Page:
Democratic Party Platform Expedition Part II: Reforms and Social Policy

by Benjamin Studebaker

Time to pick back up where we left off in our exploration of the Democratic Party’s new platform. Regular readers may recall that last time we addressed the economic policies laid out in the platform. Today we shall discuss some reforms the platform proposes, as well as its social policy. So put on your wheat lamp–it’s dark down here.

The first reform discussed is reform to the financial system–the one the democrats already passed. Once again, the platform praises past moves and criticises Romney. The section is shockingly short on details, even on the reforms already passed. Take this bit:

Today Democrats are holding Wall Street accountable, bringing new transparency to financial markets, and ending taxpayer-funded bank bailouts and the era of “too big to fail.” President Obama put in place new rules of the road that  refocus the financial sector on getting capital to entrepreneurs and small and mid-sized businesses who create jobs  and financing to millions of families who want to buy a home or send their kids to college.

What are these new rules? How do they do what the platform claims they do? For a paragraph praising the merits of “transparency”, it’s rather short on the details. Fortunately, more information on those reforms is easily obtainable online from journalists, but we should be able to expect more details in the platform itself than we get from journalists.

The Republican Party platform did much in the way of criticising the Obama administration for lacking transparency. The democrats hit back by claiming to have done all sorts of things in the name of transparency. Who’s right and who’s wrong is the sort of thing best evaluated on a case by case basis. The same section also brags of having made regulations more efficient and effective.

There’s one interesting claim made that’s worth noting:

[Obama] has approved fewer regulations in the first three years of his presidency than his Republican
predecessor did in his.

This turns out to be true.

There is one position strongly taken here that isn’t referencing past legislation passed by the administration–the democrats state their opposition to the Citizens United decision that allowed the formation of SuperPACs, allowing donors to anonymously contribute unlimited sums of money to nominally independent political advocacy groups. It provides support for making donations public and reducing the impact of lobbyists. None of these issues receive any coverage in the republican equivalent.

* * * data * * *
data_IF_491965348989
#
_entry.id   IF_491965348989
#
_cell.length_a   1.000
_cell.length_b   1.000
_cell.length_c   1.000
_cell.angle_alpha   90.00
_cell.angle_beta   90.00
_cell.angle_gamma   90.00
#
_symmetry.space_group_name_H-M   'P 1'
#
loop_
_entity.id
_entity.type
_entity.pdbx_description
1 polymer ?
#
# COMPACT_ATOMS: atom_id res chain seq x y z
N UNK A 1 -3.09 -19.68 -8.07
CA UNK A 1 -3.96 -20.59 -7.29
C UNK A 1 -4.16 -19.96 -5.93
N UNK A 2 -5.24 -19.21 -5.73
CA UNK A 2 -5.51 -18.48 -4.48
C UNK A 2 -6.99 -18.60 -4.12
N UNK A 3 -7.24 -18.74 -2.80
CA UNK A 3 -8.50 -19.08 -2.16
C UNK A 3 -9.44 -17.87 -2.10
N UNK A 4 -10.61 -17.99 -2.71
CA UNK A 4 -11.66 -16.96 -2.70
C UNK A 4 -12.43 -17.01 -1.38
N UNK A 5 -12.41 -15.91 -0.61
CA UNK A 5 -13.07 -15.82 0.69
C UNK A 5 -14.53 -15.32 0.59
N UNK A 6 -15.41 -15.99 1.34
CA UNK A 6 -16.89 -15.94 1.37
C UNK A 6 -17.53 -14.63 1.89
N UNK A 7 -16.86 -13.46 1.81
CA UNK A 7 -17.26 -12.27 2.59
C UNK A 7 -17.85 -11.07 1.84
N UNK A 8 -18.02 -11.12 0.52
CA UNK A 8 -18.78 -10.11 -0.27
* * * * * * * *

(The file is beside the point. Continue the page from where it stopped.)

We now move on to the social policies. The first thing hit upon is immigration, in which the democrats tout the DREAM Act, which provides a path to citizenship for young immigrants.  At the same time, the platform claims that security at the border is up and that crossings are a 40-year low. This also turns out to be true. The platform expresses support for comprehensive immigration reform, but does not specify the nature of these reforms or what they should do.

As in Part I, I notice anecdotes thrown into the platform to pull at the heartstrings of leaders. This remains undignified propaganda and really should not be in the platform. The democrats should remember that a platform is not a campaign speech, it is meant to be a comprehensive plan for what the party supports and does not support, what it intends to do and what it does not intend to do.

There’s a section touting the administration’s policy of giving tax credits to families regardless of the sexual orientation of the parents and of supporting efforts to provide fathers more time to spend with their children. The real-world efficacy of these policies is not elaborated upon.

Like the republicans, the democrats devote a section to praising soldiers and supporting veterans. The normal, standard, patriotic and nationalist chest-thumping.

Social policy is one of the areas where differences between the democrats and republicans are sometimes more clear. The democrats issue a statement of support for embryonic stem-cell research while the republicans maintain opposition. Both groups claim to be pro-disabled people while advocating more or less opposite policies.

There is a section in which the democrats affirm support for faith-based organisations, taking precisely the same view on them as the one taken by the republicans in their platform.

The democrats claim to have invested in agriculture and rural communities, promise to continue doing so, and claim that the republicans would reverse those benefits.

Both the republicans and the democrats support more self-governance for Native American tribes and less federal control.